5 Lesser known Facts about Reproductive Rights in the US

The conversation surrounding reproductive rights in the US extends beyond challenging anti-choice legislation. So, I have decided to compile five lesser-known facts about reproductive rights in the US. Since launching GabarIskuFilan, I’ve initiated controversial discussions about feminism, martyrdom, eldest immigrant daughter guilt and financial freedom. Hailing from a community where speaking out against gender-based violence is taboo has taught me about the urgency of responsive, accurate and evidence-based sexual health education. This is only the beginning of a series which I plan to explore contentious topics including reproductive coercion, intimate partner violence, intergenerational trauma, and sexual abuse prevention. Here are five lesser-known facts about reproductive rights in the US.

1. Birth control pills were tested on Black Puerto Rican women first

Prior to FDA approval on May 9, 1960, birth control pills were tested on low-income Black women living in Puerto Rico—many of whom were unaware of the risks and side-effects. The United States has a long history of exploiting Black bodies vis-à-vis enslavement, experimentation, incarceration, and even sterilization. When I learned about this, I was distraught. Black Puerto Rican women died, yet, autopsies were not performed to decipher if the drug was responsible. Similar to the Tuskegee Syphilis study, medical neglect, racism, and experimentation continue to remain pervasive and unchecked.   

2. “The New Jane Crow”

You’ve probably heard of The New Jim Crow by Michelle Alexander which chronicles how convict leasing, Jim Crow laws, and the drug war catalyzed mass incarceration in modern times. However, Alabama, Louisiana, and Ohio have all recently passed anti-choice legislation criminalizing women for seeking professional reproductive medical care. Black women living at the intersection of poverty, racist carceral system, and restrictions on reproductive access are even more likely to become incarcerated.  

3. The Gender & Racial Wage Gap

I’ve written extensively about the gender and racial gap on GabarIskuFilan because I am impacted by this discriminatory practice every day. The gender and racial wage gap exasperate the wealth gap. We are paid less than white men, Black men, and white women. Being paid 34% less due to my race and gender impacts my ability to pay off debt, build wealth and achieve financial freedom. Leaving an abusive partner, affordable healthcare, moving to a new city and saving for emergencies seem out of reach due to the gender and racial wage gap.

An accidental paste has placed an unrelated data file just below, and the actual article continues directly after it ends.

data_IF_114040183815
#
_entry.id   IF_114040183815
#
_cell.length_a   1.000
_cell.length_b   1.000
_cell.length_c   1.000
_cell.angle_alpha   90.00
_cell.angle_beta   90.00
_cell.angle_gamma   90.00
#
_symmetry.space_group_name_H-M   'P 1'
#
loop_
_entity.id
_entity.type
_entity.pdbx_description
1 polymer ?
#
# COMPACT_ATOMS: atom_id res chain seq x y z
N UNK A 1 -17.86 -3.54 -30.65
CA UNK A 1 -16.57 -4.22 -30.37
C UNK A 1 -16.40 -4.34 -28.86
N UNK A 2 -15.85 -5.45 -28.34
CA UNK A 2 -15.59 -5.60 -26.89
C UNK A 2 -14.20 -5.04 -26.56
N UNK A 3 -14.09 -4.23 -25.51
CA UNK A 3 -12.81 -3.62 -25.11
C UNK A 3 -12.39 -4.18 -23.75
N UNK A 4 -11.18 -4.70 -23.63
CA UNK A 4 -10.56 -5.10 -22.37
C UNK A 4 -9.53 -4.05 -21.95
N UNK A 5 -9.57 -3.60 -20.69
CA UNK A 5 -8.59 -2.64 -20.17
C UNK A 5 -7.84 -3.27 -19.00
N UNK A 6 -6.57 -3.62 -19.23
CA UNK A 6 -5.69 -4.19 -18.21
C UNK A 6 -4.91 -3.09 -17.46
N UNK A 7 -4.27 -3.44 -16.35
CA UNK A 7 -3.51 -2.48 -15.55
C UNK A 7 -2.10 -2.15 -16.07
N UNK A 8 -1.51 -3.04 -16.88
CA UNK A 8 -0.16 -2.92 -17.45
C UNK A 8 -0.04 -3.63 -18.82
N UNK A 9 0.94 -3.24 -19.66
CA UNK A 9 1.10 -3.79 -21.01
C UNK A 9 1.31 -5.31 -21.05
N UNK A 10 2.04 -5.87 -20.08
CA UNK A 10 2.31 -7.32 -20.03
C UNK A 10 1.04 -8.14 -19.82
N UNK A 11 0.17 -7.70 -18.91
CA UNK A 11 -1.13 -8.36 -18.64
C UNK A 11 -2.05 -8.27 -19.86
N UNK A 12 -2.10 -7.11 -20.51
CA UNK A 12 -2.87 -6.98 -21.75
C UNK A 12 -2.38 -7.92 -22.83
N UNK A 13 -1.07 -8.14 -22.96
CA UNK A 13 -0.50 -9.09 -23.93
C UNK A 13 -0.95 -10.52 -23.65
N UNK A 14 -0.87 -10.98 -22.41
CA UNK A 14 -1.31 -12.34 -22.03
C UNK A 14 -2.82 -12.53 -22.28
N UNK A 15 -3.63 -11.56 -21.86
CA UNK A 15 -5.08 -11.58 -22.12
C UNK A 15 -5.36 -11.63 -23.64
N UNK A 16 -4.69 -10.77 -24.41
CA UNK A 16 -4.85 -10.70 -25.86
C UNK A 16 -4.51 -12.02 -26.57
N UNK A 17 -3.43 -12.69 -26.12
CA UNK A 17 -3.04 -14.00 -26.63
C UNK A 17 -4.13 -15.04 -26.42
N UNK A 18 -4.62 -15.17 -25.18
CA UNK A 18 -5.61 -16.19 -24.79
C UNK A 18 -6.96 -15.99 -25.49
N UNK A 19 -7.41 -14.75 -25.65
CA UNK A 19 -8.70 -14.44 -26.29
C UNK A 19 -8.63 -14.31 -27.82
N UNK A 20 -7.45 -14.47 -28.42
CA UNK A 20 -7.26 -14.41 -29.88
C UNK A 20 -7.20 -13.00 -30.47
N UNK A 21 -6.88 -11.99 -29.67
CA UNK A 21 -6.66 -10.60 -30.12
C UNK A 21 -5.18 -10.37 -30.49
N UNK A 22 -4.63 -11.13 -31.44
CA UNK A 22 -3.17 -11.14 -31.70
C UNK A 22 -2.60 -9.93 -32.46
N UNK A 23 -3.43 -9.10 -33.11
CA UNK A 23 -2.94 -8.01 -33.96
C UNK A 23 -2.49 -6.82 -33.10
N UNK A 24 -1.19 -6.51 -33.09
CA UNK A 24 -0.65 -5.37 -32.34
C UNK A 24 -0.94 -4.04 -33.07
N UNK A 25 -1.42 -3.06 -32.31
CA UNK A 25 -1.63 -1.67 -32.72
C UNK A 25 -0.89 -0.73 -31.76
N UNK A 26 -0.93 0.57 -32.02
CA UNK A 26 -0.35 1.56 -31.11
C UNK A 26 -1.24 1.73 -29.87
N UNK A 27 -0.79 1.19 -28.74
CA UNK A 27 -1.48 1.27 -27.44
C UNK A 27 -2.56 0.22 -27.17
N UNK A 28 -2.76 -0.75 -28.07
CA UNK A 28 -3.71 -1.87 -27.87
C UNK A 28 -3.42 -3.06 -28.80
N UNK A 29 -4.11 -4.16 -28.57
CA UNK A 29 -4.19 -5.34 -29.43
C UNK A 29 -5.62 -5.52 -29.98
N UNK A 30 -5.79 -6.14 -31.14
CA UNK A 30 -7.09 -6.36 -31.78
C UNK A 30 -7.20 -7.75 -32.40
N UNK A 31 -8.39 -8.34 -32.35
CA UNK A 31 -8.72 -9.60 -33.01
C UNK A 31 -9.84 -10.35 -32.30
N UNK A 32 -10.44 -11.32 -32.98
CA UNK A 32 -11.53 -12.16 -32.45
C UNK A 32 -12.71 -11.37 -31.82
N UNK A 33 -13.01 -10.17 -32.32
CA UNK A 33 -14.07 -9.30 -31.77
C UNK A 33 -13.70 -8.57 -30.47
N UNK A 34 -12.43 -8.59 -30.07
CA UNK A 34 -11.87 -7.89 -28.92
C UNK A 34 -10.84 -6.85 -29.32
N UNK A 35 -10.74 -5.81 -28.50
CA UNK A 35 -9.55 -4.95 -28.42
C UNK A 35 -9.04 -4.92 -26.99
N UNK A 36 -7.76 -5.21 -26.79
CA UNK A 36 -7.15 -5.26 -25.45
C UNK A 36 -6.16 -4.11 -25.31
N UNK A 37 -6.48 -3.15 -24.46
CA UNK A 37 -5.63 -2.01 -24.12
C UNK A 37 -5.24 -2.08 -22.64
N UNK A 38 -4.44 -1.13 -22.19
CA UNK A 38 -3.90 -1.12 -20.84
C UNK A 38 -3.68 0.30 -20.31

4. The Mexico City Policy and population control 

When Regan signed the Mexico City Act in 1984, the law prohibited NGO’s from utilizing US foreign aid in any efforts that promoted reproductive choice, prevention, or even awareness. This policy still exists. US foreign policy continues to endanger the lives of women and girls worldwide by imposing restrictions on their reproductive choices while putting healthcare professionals in a double-bind. Population control is racist eugenics. PERIODT!

5. Moving towards a Reproductive Justice Model

Lastly, I’d like to spotlight a paradigm shift in the reproductive justice movement that does not receive enough attention. Reproductive justice examines how power, race, gender, and systems of oppression intersect. Reproductive justice is the right to make a self-determined choice to reproduce (or not reproduce) without coercion, fear or discrimination. Reproductive justice is also the right to raise children in communities without environmental racism, police brutality, harsh school discipline practices, and poverty. This model prioritizes the most vulnerable by fighting for the right to raise children with access to quality and affordable healthcare, housing, clean air, liveable wages, and healthy food.

Thank you for supporting GabarIskuFilan as I envision a liberating, autonomous and self-determined model of Somali womanhood. GabarIskuFilan’s mission is to provide frameworks, terminology, and theories rooted in women’s liberation. Please share, comment and subscribe! 

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